Thoughts on a 'Niche' in our homes and lives, for Recession Design

Crafted for the event 'Design Fai da Te 2.0' meaning 'DIY Design 2.0' with the theme of 'design against the economic crisis'.

by Michele De Lucchi
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This was part of the event 'Design Fai da Te 2.0' meaning 'DIY Design 2.0' against the effects of the economic crisis.

It encouraged Michele, Andrea Branzi, Alessandro Mendini e Aldo Cibic to create a simplistic sustainable design that, following the instructions freely downloadable from the web, anyone can build with low-cost materials, readily available from a hardware/DIY store.

The message of the 'Niche' is to reduce the overabundance of objects of poor quality and cluttered spaces. The continuing act of accumulating in an uncontrolled manner is a serious act of irresponsibility that is detrimental to our planet and its sustainability. Against the compulsive production, against the growing mountains of waste and against the inevitability of pollution, "The niche" comes from the act of removing and adding where there is already a lot. It is an object that takes shape through carving and emptying the existing matter, it refuses redundancy and creates an empty space. Perhaps for this reason, it has more freedom, more humanity.

Maybe we should all take a moment to reflect and think how we are going to build OUR own 'Niche', both in our home and even in our minds!

    • Michele De Lucchi

      Michele De Lucchi


      Milan / Italy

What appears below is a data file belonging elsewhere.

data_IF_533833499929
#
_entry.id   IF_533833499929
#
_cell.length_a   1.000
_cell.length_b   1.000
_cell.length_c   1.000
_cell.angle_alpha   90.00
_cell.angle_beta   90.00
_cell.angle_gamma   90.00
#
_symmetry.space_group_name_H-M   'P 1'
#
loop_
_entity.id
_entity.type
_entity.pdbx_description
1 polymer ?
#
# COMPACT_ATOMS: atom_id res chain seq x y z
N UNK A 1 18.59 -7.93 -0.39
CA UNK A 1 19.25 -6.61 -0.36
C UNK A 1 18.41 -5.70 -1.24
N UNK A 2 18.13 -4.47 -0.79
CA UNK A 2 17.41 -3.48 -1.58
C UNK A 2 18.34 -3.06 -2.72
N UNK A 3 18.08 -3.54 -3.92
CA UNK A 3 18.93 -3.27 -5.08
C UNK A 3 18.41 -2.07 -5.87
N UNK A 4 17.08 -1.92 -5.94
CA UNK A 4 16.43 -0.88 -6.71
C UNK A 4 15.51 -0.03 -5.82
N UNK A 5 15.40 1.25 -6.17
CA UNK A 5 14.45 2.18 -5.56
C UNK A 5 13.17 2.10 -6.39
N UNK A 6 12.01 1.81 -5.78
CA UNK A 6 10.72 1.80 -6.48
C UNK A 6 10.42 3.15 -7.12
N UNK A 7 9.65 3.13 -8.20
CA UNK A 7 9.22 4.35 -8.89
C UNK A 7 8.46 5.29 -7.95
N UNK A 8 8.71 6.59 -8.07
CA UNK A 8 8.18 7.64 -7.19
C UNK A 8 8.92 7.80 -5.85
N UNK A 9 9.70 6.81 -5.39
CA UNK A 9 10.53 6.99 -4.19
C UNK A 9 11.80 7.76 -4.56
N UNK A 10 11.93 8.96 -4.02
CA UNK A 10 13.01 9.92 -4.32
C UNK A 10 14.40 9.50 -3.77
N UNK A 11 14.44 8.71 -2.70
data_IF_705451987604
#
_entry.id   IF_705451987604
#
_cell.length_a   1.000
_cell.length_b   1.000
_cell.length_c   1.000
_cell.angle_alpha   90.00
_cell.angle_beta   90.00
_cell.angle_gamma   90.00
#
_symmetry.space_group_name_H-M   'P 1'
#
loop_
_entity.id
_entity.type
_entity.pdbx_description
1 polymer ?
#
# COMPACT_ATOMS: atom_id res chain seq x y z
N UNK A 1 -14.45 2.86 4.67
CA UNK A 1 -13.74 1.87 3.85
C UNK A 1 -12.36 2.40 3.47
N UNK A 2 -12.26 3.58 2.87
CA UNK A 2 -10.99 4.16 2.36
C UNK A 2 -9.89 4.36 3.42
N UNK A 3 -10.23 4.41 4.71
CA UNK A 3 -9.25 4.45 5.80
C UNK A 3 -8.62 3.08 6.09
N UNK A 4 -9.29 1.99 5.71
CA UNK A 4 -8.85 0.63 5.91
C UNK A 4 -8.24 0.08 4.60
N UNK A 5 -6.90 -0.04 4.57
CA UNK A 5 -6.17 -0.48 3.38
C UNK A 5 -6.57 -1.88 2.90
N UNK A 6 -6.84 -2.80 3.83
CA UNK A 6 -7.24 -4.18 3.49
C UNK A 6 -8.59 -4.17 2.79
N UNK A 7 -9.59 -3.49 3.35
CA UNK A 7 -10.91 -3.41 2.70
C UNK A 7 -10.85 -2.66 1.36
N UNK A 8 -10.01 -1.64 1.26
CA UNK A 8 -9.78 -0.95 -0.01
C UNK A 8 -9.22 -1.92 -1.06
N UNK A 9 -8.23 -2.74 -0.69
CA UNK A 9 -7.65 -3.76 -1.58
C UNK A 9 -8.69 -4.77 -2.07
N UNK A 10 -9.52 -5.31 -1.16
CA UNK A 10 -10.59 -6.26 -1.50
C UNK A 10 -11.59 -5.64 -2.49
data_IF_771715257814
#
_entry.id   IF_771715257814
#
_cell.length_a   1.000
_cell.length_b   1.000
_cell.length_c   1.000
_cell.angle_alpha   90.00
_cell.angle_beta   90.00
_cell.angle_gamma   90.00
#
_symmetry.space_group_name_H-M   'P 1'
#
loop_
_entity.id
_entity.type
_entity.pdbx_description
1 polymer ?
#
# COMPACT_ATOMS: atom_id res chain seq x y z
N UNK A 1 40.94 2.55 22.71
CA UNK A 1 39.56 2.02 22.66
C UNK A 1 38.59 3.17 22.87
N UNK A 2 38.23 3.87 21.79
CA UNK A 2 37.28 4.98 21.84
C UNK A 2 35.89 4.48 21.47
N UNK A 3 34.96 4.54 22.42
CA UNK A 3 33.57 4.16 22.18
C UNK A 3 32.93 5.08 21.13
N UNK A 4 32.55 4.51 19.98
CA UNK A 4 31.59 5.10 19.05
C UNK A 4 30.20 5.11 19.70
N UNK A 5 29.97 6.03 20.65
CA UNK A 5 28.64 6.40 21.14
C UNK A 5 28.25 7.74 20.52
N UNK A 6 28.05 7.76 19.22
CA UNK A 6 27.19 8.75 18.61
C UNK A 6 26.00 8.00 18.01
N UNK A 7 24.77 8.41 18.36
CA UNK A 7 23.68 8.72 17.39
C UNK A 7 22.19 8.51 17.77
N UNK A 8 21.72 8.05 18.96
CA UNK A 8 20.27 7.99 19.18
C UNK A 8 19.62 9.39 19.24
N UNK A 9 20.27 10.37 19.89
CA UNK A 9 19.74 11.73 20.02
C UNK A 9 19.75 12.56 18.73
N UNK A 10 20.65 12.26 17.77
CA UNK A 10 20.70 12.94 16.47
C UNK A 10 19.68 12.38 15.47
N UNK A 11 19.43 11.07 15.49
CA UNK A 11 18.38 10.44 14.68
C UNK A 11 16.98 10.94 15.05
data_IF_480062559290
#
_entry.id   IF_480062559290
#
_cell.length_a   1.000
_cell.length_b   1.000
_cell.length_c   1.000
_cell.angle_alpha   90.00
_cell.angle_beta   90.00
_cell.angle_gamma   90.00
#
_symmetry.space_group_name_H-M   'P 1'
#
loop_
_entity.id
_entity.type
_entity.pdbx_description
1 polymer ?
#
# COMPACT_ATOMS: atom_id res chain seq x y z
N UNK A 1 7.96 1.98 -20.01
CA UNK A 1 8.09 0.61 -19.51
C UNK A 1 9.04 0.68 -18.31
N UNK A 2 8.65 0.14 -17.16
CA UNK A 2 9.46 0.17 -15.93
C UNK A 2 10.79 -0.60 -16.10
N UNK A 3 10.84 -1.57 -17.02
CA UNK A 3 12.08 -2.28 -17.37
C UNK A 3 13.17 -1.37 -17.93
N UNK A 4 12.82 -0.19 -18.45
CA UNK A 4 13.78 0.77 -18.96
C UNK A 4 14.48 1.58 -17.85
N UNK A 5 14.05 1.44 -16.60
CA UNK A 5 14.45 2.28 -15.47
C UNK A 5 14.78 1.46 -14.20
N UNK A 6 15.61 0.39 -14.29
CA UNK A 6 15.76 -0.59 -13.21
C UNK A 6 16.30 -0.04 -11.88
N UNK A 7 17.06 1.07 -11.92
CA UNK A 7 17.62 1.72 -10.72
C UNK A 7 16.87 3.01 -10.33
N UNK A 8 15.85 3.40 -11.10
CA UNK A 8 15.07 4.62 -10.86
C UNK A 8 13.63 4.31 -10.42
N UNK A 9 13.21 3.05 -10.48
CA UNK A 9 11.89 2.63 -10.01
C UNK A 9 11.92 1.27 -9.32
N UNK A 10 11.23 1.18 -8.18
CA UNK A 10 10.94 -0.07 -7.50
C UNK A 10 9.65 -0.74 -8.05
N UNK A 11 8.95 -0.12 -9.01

Michele De Lucchi was born in Ferrara in 1951. After graduating from the School of Architecture in Florence, he worked as a teaching assistant for Adolfo Natalini. At the time, he came into contact with the radical design movement and founded the Cavart group, gaining him notoriety and boosting his future career. He then moved to Milan, where he became friends with Ettore Sottsass, with whom he worked in one of the most representative groups of 1980s post-modernism. The Memphis group was a collective committed to creating a new language by playing with the recovery of 1970s kitsch elements favouring plastic and laminated materials, with a clear bent for rational industrial production. De Lucchi also took part in other significant collective experiences at the time, like Centrokappa and Alchimia. Thanks to Ettore Sottsass, starting in 1979, De Lucchi began his collaboration with Olivetti as a design consultant for Syntesis in Massa. Then, in 1984, he went to Ivrea, becoming the head of the Olivetti design office from 1988 to 2002. In parallel to his work with Olivetti, the architect continued to work independently. He won such prestigious commissions as the design of the Deutsche Bank and Poste Italiane offices, and Intesa San Paolo, for which he was involved in the creation of the bank's credit cards, and the design of the Piazza della Scala office in Milan. In 1989, he received the prestigious Compasso d'Oro award for the Artemide "Tolomeo" lamp - the result of the concept of innovating the classic pantograph table lamp, an object created with a declared technical and functional purpose recalling the imagery of the office and design, making it an elegant and modern furnishing accessory. "Tolomeo" also refers to historic design icons like the FontanArte "Naska Loris" from 1933 and Jac Jacobsen's 1937 "Luxo" - later made famous by the Pixar logo. It was immediately destined to become a best-seller. His collaboration with Artemide led to the creation of many other lamps and the extensive Tolomeo collection. They include Castore, Dioscuri, Ipno, Logico. De Lucchi has also collaborated with Alias, De Padova, Poltrona Frau, Caimi, Glas Italia, iGuzzini, Danese and De Castelli. In 1990, he established his own brand, Produzione Privata, to create furnishing complements and accessories. He did not abandon his activity as a designer, which involved him in exhibition and museum design, for example, for the Neues Museum in Berlin. He also restored the Design Museum at the Triennale in Milan and the former Agip service station in Piazzale Accursio in Milan. Starting in 2017, Michele De Lucchi was editor-in-chief of Domus magazine with an editorial line characterised by a mix of disciplines and content ranging from Design to Philosophy, and the constant investigation of space and objects in relation to human needs.)